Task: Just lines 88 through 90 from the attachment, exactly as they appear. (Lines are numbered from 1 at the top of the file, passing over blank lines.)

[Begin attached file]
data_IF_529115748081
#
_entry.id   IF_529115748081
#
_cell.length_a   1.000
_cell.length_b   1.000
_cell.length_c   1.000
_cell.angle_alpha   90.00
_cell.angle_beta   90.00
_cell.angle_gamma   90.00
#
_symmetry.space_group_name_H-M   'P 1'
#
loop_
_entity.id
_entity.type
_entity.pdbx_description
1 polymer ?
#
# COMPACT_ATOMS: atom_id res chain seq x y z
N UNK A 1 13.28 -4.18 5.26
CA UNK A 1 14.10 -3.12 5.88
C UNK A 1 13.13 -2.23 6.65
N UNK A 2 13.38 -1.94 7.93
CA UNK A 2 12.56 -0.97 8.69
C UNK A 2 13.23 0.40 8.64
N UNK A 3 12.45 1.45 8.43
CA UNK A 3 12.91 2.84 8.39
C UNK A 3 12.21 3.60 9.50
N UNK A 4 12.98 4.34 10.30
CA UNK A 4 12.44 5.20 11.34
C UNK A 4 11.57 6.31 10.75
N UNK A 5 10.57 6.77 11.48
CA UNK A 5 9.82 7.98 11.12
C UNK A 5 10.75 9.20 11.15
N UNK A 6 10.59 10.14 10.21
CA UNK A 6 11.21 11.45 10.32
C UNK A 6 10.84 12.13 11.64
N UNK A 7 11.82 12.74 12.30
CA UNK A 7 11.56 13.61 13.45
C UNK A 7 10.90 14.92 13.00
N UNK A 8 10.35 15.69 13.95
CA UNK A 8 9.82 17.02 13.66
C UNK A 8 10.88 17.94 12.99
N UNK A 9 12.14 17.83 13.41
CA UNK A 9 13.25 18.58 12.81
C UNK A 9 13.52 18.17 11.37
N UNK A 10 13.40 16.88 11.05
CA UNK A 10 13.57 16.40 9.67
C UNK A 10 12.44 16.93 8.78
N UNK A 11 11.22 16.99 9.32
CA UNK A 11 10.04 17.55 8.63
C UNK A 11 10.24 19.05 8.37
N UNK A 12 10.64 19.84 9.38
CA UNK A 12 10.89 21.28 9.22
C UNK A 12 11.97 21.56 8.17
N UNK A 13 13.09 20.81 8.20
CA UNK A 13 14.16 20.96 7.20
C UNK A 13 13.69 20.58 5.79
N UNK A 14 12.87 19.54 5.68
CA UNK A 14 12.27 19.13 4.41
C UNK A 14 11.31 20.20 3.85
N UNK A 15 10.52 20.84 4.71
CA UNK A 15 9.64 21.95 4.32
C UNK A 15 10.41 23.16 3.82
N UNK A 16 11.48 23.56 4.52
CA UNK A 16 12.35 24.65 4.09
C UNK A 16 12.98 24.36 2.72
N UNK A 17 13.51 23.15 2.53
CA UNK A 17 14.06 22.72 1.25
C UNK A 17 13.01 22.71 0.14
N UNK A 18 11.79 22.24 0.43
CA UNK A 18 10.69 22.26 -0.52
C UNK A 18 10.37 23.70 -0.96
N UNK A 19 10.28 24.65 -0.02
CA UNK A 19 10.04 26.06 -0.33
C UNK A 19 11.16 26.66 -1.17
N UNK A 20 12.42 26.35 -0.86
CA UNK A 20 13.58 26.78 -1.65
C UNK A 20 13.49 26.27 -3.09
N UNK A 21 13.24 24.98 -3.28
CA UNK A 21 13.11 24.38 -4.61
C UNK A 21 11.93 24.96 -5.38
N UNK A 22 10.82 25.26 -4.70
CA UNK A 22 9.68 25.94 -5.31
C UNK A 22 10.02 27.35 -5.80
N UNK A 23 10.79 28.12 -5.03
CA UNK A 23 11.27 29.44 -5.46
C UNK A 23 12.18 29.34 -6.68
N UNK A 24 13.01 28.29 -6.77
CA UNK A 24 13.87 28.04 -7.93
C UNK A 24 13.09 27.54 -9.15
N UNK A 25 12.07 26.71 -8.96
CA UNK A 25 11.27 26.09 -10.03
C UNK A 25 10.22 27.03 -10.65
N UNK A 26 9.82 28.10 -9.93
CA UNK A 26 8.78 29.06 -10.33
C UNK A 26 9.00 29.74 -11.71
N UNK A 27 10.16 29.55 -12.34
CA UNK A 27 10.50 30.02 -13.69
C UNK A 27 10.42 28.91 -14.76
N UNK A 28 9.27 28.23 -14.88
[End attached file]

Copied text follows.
CA UNK A 23 11.27 29.44 -5.46
C UNK A 23 12.18 29.34 -6.68
N UNK A 24 13.01 28.29 -6.77